Vitamin D has been linked to a number of medical conditions including type 2 diabetes and heart disease. A new study by Washington University School of Medicine in St. Louis has revealed the molecular pathway involved in causing diabetes.
The researchers used mice models, who lacked vitamin D receptors on their immune cells, to mimic the effect of a lack of vitamin D and determined that mice who lacked the ability to process vitamin D in immune cells became resistant to insulin action and accumulated plaques in their blood vessels. Vitamin D turned immune cells into transporters of fat, indicating how diabetes and atherosclerosis are linked.
“The finding that vitamin D helps regulate glucose metabolism may explain previous epidemiological studies identifying an increased risk of diabetes in patients with vitamin D deficiency,” said senior investigator Carlos Bernal-Mizrachi, MD, associate professor of medicine and of cell biology and physiology. “In our study, inactivation of the vitamin D receptor induced diabetes and atherosclerosis, so normalizing vitamin D levels may have the opposite effect.”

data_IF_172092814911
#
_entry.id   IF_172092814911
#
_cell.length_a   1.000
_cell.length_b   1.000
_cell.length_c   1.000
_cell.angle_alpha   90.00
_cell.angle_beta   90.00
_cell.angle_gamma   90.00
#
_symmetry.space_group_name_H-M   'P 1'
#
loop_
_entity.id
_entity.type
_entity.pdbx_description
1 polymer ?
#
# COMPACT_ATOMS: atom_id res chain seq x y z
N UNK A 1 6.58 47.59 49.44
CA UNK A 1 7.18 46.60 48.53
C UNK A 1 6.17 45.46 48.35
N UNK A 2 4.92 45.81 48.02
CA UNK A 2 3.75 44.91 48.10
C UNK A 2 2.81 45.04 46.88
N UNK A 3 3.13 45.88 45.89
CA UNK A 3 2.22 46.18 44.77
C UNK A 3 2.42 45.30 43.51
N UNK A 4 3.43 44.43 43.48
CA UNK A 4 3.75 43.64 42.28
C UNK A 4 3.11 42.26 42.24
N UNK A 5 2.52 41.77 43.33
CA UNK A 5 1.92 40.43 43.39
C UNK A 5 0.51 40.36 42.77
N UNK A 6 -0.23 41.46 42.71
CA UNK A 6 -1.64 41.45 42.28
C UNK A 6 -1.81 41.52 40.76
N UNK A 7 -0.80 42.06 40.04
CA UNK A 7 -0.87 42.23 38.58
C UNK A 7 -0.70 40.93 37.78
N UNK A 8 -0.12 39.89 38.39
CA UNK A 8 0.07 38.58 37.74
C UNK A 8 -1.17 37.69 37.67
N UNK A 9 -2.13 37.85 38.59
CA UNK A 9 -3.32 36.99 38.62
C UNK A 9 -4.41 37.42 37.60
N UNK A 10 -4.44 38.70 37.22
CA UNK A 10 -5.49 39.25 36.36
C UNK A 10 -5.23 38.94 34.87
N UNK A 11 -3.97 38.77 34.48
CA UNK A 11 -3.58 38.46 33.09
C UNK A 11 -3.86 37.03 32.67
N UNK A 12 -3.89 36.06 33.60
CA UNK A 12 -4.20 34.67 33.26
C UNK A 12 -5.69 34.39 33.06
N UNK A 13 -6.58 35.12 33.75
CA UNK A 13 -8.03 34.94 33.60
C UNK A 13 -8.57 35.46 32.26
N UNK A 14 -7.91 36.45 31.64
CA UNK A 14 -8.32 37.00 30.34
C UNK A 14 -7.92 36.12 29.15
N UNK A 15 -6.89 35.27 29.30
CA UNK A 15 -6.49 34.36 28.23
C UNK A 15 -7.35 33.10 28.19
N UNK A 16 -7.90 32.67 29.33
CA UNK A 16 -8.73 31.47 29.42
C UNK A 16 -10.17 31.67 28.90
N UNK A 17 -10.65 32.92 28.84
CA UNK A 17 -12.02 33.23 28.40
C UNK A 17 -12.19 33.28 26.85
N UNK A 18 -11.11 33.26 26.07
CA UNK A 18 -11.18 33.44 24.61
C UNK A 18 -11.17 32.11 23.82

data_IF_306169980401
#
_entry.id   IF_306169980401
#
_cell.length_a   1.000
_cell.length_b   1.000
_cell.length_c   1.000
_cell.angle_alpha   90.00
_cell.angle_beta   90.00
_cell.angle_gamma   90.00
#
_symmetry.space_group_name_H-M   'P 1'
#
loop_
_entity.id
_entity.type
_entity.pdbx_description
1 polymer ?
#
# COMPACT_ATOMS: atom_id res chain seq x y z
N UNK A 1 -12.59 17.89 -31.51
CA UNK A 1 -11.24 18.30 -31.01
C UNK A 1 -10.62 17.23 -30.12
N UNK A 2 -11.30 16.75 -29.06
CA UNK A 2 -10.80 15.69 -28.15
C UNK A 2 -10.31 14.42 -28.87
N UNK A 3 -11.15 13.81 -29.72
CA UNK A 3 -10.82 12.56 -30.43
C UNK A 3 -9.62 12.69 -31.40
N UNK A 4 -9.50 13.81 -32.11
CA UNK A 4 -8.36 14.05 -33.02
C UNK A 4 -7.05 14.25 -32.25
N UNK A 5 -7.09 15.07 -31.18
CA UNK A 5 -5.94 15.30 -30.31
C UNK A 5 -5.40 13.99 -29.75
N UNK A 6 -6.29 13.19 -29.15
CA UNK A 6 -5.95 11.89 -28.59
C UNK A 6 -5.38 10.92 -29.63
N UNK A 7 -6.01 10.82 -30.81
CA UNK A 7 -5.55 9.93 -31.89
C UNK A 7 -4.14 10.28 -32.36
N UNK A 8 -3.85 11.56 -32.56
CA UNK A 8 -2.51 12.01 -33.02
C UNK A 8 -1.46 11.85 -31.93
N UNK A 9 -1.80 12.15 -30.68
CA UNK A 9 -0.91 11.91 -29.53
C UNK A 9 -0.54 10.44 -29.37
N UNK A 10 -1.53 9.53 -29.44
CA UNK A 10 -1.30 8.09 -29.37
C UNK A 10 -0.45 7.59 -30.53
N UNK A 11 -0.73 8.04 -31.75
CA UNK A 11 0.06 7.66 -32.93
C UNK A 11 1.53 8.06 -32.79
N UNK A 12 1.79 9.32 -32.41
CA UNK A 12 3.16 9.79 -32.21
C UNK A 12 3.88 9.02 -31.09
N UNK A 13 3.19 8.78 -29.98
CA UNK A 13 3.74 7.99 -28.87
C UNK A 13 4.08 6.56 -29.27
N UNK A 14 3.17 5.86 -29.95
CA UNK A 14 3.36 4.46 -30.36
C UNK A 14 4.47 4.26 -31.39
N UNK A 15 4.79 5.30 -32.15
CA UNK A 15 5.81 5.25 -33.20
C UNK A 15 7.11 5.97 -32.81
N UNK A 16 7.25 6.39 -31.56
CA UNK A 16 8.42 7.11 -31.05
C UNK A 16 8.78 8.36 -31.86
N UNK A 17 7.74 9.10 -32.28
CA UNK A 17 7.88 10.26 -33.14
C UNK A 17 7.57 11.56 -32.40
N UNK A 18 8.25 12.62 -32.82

“Inactivating the vitamin D receptor on monocytes and macrophages promotes inflammation of the liver and in artery walls,” he said. “It also increases the ability of monocytes in the blood to adhere and migrate into blood vessel walls, where they deposit cholesterol and secrete inflammatory substances that lead to diabetes and heart disease.”
The researchers suggest that supplementing with enough vitamin D may reduce inflammation and reduce the onset of a combination of heart disease and diabetes.
Jisu Oh, Amy E. Riek, Isra Darwech, Katsuhiko Funai, Jiansu Shao, Kathleen Chin, Oscar L. Sierra, Geert Carmeliet, Richard E. Ostlund Jr., Carlos Bernal-Mizrachi. Deletion of Macrophage Vitamin D Receptor Promotes Insulin Resistance and Monocyte Cholesterol Transport to Accelerate Atherosclerosis in Mice. Cell Reports, 2015 DOI: 10.1016/j.celrep.2015.02.043